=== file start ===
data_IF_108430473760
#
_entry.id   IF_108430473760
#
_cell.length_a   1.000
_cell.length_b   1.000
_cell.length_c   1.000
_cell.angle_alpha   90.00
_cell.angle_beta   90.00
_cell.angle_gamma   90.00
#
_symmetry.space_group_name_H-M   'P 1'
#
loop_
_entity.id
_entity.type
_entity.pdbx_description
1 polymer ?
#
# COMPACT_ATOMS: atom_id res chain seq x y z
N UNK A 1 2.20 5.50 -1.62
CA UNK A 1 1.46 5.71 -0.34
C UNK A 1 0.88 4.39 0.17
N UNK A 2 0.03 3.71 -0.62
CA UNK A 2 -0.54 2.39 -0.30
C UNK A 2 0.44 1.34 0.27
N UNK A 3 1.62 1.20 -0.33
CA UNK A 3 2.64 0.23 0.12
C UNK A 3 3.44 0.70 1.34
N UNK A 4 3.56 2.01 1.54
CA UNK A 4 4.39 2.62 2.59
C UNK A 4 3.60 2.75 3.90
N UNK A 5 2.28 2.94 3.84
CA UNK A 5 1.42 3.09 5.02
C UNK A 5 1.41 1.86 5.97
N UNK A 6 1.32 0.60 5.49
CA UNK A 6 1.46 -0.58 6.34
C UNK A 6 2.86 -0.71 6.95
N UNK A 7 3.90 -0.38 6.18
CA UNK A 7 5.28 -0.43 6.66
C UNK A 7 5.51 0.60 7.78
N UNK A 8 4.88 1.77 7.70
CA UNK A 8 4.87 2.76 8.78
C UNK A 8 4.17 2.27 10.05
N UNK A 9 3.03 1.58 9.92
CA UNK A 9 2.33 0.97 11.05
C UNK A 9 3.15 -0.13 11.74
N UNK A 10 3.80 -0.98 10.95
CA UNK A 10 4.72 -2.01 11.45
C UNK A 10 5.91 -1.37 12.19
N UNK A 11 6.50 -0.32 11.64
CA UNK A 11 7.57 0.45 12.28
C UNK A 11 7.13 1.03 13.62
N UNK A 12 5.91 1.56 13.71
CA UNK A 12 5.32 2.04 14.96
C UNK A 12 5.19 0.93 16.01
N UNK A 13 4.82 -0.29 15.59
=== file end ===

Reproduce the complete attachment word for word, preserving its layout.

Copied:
data_IF_108430473760
#
_entry.id   IF_108430473760
#
_cell.length_a   1.000
_cell.length_b   1.000
_cell.length_c   1.000
_cell.angle_alpha   90.00
_cell.angle_beta   90.00
_cell.angle_gamma   90.00
#
_symmetry.space_group_name_H-M   'P 1'
#
loop_
_entity.id
_entity.type
_entity.pdbx_description
1 polymer ?
#
# COMPACT_ATOMS: atom_id res chain seq x y z
N UNK A 1 2.20 5.50 -1.62
CA UNK A 1 1.46 5.71 -0.34
C UNK A 1 0.88 4.39 0.17
N UNK A 2 0.03 3.71 -0.62
CA UNK A 2 -0.54 2.39 -0.30
C UNK A 2 0.44 1.34 0.27
N UNK A 3 1.62 1.20 -0.33
CA UNK A 3 2.64 0.23 0.12
C UNK A 3 3.44 0.70 1.34
N UNK A 4 3.56 2.01 1.54
CA UNK A 4 4.39 2.62 2.59
C UNK A 4 3.60 2.75 3.90
N UNK A 5 2.28 2.94 3.84
CA UNK A 5 1.42 3.09 5.02
C UNK A 5 1.41 1.86 5.97
N UNK A 6 1.32 0.60 5.49
CA UNK A 6 1.46 -0.58 6.34
C UNK A 6 2.86 -0.71 6.95
N UNK A 7 3.90 -0.38 6.18
CA UNK A 7 5.28 -0.43 6.66
C UNK A 7 5.51 0.60 7.78
N UNK A 8 4.88 1.77 7.70
CA UNK A 8 4.87 2.76 8.78
C UNK A 8 4.17 2.27 10.05
N UNK A 9 3.03 1.58 9.92
CA UNK A 9 2.33 0.97 11.05
C UNK A 9 3.15 -0.13 11.74
N UNK A 10 3.80 -0.98 10.95
CA UNK A 10 4.72 -2.01 11.45
C UNK A 10 5.91 -1.37 12.19
N UNK A 11 6.50 -0.32 11.64
CA UNK A 11 7.57 0.45 12.28
C UNK A 11 7.13 1.03 13.62
N UNK A 12 5.91 1.56 13.71
CA UNK A 12 5.32 2.04 14.96
C UNK A 12 5.19 0.93 16.01
N UNK A 13 4.82 -0.29 15.59